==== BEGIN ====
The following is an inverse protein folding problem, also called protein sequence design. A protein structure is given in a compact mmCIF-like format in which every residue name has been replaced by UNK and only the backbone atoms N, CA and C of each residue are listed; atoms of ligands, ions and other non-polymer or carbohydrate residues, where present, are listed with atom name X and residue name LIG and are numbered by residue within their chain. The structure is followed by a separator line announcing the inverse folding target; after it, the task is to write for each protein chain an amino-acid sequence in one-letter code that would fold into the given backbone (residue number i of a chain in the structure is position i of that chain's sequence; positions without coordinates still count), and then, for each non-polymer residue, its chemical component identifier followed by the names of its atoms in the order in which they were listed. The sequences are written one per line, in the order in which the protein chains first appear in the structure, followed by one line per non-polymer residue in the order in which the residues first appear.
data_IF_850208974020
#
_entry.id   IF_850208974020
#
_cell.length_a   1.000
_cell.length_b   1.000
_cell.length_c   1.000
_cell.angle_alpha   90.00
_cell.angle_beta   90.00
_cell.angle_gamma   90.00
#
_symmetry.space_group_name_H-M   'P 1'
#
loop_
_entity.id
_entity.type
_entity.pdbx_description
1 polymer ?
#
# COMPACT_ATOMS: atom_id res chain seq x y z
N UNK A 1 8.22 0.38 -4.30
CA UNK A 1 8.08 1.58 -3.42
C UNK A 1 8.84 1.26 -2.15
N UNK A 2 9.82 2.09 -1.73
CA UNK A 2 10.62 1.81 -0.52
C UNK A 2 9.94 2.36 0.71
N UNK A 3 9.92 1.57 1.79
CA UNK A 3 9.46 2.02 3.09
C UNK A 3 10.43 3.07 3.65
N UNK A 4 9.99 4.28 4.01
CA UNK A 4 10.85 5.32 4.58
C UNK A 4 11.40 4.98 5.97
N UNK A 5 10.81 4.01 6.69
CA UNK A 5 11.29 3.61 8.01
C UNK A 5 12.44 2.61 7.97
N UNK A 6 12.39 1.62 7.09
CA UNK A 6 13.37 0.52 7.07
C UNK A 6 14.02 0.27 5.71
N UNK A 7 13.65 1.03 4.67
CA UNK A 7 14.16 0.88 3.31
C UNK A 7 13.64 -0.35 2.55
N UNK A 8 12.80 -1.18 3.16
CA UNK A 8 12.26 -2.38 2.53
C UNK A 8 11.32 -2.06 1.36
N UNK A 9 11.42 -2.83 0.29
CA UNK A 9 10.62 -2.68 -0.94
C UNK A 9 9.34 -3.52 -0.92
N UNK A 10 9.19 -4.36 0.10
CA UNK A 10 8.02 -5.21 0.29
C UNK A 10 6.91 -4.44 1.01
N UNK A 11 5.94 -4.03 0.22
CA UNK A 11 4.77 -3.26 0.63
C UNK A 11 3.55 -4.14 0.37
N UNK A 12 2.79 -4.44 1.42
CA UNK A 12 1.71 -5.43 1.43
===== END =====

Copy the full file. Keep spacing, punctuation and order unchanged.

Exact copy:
The following is an inverse protein folding problem, also called protein sequence design. A protein structure is given in a compact mmCIF-like format in which every residue name has been replaced by UNK and only the backbone atoms N, CA and C of each residue are listed; atoms of ligands, ions and other non-polymer or carbohydrate residues, where present, are listed with atom name X and residue name LIG and are numbered by residue within their chain. The structure is followed by a separator line announcing the inverse folding target; after it, the task is to write for each protein chain an amino-acid sequence in one-letter code that would fold into the given backbone (residue number i of a chain in the structure is position i of that chain's sequence; positions without coordinates still count), and then, for each non-polymer residue, its chemical component identifier followed by the names of its atoms in the order in which they were listed. The sequences are written one per line, in the order in which the protein chains first appear in the structure, followed by one line per non-polymer residue in the order in which the residues first appear.
data_IF_850208974020
#
_entry.id   IF_850208974020
#
_cell.length_a   1.000
_cell.length_b   1.000
_cell.length_c   1.000
_cell.angle_alpha   90.00
_cell.angle_beta   90.00
_cell.angle_gamma   90.00
#
_symmetry.space_group_name_H-M   'P 1'
#
loop_
_entity.id
_entity.type
_entity.pdbx_description
1 polymer ?
#
# COMPACT_ATOMS: atom_id res chain seq x y z
N UNK A 1 8.22 0.38 -4.30
CA UNK A 1 8.08 1.58 -3.42
C UNK A 1 8.84 1.26 -2.15
N UNK A 2 9.82 2.09 -1.73
CA UNK A 2 10.62 1.81 -0.52
C UNK A 2 9.94 2.36 0.71
N UNK A 3 9.92 1.57 1.79
CA UNK A 3 9.46 2.02 3.09
C UNK A 3 10.43 3.07 3.65
N UNK A 4 9.99 4.28 4.01
CA UNK A 4 10.85 5.32 4.58
C UNK A 4 11.40 4.98 5.97
N UNK A 5 10.81 4.01 6.69
CA UNK A 5 11.29 3.61 8.01
C UNK A 5 12.44 2.61 7.97
N UNK A 6 12.39 1.62 7.09
CA UNK A 6 13.37 0.52 7.07
C UNK A 6 14.02 0.27 5.71
N UNK A 7 13.65 1.03 4.67
CA UNK A 7 14.16 0.88 3.31
C UNK A 7 13.64 -0.35 2.55
N UNK A 8 12.80 -1.18 3.16
CA UNK A 8 12.26 -2.38 2.53
C UNK A 8 11.32 -2.06 1.36
N UNK A 9 11.42 -2.83 0.29
CA UNK A 9 10.62 -2.68 -0.94
C UNK A 9 9.34 -3.52 -0.92
N UNK A 10 9.19 -4.36 0.10
CA UNK A 10 8.02 -5.21 0.29
C UNK A 10 6.91 -4.44 1.01
N UNK A 11 5.94 -4.03 0.22
CA UNK A 11 4.77 -3.26 0.63
C UNK A 11 3.55 -4.14 0.37
N UNK A 12 2.79 -4.44 1.42
CA UNK A 12 1.71 -5.43 1.43